Archive for the 'Pollsters/polling' Category


Nick Sparrow, the pollster who did most to change post-1992, on poll averaging, herding and the pressure to conform

Sunday, July 5th, 2015


Why Polls End Up Saying The Same Thing

Following the General Election, the pollsters have been accused of having herd instincts.  How else do so many polling companies, acting independently, get to the same – wrong – answer?

In the final days of the campaign, the polls mainly agreed on the likely outcome, and even a late movement to Labour.  Polls of polls ironed out small differences and gave an even greater feeling of certainty.  But the natural belief that the average of independent observations is likely to be most accurate does not apply to vote intention polls.  Almost all the final polls in all general elections since the Second World War show bias and not error.  Put simply, they almost always err in one direction or the other, mainly underestimating the Conservatives.  In short, beware the average, it is only better than the worst and worse than the best.

    Nevertheless, apart from a few days, or at the most weeks after a general election, pollsters are judged by media commentators mainly on the proximity of their predictions to the average, whether that average is calculated or more vaguely expected.  That pressure is steady and, as polling day approaches, increasing. 

    A pollster with results diverging from the average will be asked by their client and others to examine every aspect of the methods for anything that might be “wrong”.  A pollster with results on the average can relax.

Those soft but sustained pressures, over the years, will tend to give greater prominence to those perfectly justifiable methods that tend to lead in the direction of conformity, and less attention may be paid to methods that lead to a greater degree of divergence.  So, the average is not only where the pollsters feel most comfortable, clients and political commentators believe the average is likely to be most right.

However, the pressure to conform to the average of the polls in turn restricts the tone of political commentary.  Common sense might have told us that the Conservatives would do very well in the General Election.   Nowadays it is more similar to a presidential election, with decisions by ordinary voters based only or primarily on the look of the leader, his aspirations for Britain, goals and ambitions.  Cameron vs Miliband was a mismatch.  Inasmuch as party and policy matter, Old Labour was so last century; the policy proposals lacking resonance in modern Britain.  The polls did not have the right smell about them.  Why did so few say so at the time?

Rather than herd instinct, the process by which pollsters and commentators influence each other may be better described as an informational cascade.  Over the long term, the publication of vote intention polls adds to the expectation of what any new poll will predict, sometimes irrespective of any other signals pointing in a different direction.  The theory would suggest that the publication of vote intention polls, strongly promoted as being reliable by the media owners who pay for them, suggesting certainty both for the overall prediction as well as small fluctuations, can rapidly influence a much larger group to accept the likelihood of a particular outcome.  At some point, the theory goes, any person with a correct prediction (however it is obtained) can be convinced, through social pressure, to adopt an alternative and incorrect view of the likely outcome.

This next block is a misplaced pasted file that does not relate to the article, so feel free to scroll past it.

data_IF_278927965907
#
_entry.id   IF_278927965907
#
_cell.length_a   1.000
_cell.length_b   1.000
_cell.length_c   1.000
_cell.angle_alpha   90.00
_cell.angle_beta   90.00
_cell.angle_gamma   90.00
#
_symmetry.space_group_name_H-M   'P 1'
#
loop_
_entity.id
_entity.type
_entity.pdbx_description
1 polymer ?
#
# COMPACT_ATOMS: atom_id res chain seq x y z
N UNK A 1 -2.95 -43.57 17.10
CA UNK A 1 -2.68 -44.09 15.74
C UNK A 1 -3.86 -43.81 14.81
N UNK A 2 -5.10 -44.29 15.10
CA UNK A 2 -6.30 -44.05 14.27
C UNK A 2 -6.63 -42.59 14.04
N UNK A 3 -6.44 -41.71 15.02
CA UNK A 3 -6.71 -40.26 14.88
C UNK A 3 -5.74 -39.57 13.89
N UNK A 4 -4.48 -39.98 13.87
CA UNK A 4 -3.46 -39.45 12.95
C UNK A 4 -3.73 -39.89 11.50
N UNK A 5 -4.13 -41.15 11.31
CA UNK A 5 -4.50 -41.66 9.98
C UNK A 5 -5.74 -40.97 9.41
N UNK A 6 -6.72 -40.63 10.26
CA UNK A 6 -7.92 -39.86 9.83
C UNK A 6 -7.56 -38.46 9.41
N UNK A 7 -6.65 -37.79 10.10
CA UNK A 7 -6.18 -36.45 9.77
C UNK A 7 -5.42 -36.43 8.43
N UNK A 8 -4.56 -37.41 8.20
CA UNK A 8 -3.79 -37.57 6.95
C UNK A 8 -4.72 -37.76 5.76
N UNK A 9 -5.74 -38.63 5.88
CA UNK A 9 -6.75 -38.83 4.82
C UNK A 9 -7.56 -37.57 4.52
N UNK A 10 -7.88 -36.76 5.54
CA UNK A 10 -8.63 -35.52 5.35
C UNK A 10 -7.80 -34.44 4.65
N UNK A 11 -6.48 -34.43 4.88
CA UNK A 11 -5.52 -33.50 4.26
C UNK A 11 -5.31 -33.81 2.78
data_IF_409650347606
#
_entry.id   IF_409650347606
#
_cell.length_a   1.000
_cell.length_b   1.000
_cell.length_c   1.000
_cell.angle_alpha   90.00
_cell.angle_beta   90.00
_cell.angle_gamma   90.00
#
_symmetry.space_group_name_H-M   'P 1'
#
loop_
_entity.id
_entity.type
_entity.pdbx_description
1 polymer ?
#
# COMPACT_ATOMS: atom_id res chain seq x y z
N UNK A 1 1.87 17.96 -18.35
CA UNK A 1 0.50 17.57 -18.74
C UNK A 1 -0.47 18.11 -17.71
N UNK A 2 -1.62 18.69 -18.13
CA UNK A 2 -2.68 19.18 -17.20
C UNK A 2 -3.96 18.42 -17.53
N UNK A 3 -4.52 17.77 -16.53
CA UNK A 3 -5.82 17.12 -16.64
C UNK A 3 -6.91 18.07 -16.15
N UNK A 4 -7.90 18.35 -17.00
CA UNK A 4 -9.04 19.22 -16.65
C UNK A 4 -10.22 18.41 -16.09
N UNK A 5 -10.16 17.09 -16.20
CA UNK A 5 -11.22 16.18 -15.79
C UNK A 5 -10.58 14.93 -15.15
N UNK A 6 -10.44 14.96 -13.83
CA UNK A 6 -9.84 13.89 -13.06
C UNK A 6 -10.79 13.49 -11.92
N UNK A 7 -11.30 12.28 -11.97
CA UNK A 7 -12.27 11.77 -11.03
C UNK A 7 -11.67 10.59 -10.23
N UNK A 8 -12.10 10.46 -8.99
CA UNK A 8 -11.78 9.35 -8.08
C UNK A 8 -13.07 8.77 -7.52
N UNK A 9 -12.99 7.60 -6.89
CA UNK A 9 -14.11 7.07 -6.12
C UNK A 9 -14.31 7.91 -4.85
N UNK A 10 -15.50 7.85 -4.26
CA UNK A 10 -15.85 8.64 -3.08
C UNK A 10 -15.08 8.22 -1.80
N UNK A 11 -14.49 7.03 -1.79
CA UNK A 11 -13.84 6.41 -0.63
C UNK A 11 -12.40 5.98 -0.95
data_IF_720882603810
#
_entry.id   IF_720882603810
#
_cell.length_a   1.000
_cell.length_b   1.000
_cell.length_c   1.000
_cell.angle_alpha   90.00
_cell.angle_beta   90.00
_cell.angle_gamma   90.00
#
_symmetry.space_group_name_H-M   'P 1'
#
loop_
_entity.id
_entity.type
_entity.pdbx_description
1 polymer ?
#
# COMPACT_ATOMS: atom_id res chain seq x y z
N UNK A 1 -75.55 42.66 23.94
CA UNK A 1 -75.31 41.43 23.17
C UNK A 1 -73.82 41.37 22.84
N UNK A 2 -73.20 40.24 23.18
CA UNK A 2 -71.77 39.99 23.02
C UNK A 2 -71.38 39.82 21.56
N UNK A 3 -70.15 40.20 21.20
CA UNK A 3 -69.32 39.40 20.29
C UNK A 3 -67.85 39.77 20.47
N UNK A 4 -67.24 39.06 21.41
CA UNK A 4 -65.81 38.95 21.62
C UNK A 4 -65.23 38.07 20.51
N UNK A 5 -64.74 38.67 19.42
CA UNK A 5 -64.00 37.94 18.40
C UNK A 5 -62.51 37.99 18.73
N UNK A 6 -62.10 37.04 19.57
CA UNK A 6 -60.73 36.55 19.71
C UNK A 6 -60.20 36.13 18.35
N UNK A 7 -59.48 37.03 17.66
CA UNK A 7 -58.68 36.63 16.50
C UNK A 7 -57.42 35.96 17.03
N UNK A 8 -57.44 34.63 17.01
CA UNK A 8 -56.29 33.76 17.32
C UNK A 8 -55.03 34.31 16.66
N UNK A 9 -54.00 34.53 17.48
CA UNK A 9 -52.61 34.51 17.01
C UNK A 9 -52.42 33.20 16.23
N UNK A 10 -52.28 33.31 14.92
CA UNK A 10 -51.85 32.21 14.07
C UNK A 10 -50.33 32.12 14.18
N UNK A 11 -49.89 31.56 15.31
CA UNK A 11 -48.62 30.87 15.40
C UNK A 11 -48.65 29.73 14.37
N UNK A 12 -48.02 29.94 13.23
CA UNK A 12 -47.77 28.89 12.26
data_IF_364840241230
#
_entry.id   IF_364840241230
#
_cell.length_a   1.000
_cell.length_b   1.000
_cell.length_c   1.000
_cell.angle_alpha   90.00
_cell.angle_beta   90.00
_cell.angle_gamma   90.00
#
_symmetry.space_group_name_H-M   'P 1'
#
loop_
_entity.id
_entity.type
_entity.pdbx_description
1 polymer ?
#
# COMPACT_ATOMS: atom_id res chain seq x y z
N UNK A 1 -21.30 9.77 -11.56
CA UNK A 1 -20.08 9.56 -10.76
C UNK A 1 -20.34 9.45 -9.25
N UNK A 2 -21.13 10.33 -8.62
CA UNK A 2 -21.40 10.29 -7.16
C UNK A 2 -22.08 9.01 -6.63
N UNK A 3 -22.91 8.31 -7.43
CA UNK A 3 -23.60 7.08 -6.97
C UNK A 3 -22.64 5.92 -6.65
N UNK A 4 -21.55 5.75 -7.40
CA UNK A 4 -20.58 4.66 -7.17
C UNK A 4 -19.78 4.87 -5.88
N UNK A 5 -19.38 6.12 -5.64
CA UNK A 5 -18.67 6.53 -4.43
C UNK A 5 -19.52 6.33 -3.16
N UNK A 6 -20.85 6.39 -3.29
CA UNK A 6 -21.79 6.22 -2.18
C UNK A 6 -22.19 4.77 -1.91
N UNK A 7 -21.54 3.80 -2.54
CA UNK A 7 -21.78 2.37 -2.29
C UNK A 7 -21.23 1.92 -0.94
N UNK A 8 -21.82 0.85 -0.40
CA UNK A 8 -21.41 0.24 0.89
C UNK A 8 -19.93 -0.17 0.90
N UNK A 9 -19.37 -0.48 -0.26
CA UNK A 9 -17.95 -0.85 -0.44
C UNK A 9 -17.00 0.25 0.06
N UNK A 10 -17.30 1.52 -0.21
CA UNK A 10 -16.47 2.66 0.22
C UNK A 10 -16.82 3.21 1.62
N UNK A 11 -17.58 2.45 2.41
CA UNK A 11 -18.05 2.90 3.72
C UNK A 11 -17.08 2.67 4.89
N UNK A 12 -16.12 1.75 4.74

Following a 1992 sized polling debacle, pollsters now need to take a hard look at the methods. Still relevant are the recommendations made by the Market Research Society in the report published after 1992:

“We would encourage methodological pluralism; as long as we cannot be certain which techniques are best, uniformity must be a millstone – a danger signal rather than an indication of health.  We should applaud diversity; in a progressive industry experimentation is a means of development.  No pollster should feel the need to be defensive about responsible attempts to explore in a new direction …”

Now that is a lot easier to suggest than to do.  Between 1992 and 1997 I changed from quota face-to-face interviewing to random telephone polls (“you can’t do that not everyone has a telephone”) started weighting by past voting (“you can’t do that, people imagine they voted for the party they now support – Hemmelweit et al”) and adjusted for the likely votes of those who could not or would not say who they would vote for (“you are making up the answers”).

Defiantly, and with the backing of The Guardian, as the General Election in 1997 approached I produced very different predictions to the rest, and in the process had my ear well and truly bent by many political commentators who had come to believe the average of the polls, most of which used methods in 1997 unchanged from 1992.

As it turned out the ICM prediction was most accurate, but in the run up to polling day the pressure to adopt the alternative, less accurate average of the rest, was intense.

Now, as then, pollsters should be seeking new solutions, and be unafraid of producing results very different to each other.  The average is clearly not to be trusted.  Sadly, I suggest, the likelihood is that come 2020 both pollsters and political commentators will again be converging on the average.

Nick Sparrow – former head of polling at ICM


How the Alternative Vote system could stop Burnham becoming Labour leader

Wednesday, July 1st, 2015

Many thanks to Richard Nabavi for posting this article by Peter Kellner on the previous thread.

Peter Kellner looks at how the Alternative Vote system Labour use to elect their leader might stop Andy Burnham winning, it should be remembered, that this voting system helped Ed Miliband defeat his brother five years ago.